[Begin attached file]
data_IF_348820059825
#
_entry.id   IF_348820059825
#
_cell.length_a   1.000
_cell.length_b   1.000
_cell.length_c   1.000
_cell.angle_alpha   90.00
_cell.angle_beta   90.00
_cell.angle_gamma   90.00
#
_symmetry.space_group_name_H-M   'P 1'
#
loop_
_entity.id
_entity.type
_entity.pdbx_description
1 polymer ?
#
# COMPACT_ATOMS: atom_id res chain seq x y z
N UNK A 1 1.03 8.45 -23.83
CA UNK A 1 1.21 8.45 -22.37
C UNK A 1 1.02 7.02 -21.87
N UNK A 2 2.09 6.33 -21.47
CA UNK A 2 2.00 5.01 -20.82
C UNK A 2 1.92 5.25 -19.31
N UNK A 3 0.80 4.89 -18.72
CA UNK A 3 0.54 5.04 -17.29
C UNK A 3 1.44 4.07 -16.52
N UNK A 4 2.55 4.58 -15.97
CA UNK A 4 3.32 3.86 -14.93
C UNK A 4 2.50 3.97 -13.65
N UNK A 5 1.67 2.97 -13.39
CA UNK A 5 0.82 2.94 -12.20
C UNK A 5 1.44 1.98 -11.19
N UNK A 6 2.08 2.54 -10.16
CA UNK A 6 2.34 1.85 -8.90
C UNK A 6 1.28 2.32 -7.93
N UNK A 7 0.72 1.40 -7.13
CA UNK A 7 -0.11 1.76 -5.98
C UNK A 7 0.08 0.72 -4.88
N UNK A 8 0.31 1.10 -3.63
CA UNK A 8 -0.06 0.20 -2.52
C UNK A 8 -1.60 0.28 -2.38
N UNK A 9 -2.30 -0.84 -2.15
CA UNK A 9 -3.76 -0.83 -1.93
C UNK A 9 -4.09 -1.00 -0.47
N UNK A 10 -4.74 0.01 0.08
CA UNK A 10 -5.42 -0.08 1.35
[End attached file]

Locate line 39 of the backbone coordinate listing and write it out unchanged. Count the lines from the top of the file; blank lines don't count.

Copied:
N UNK A 7 0.72 1.40 -7.13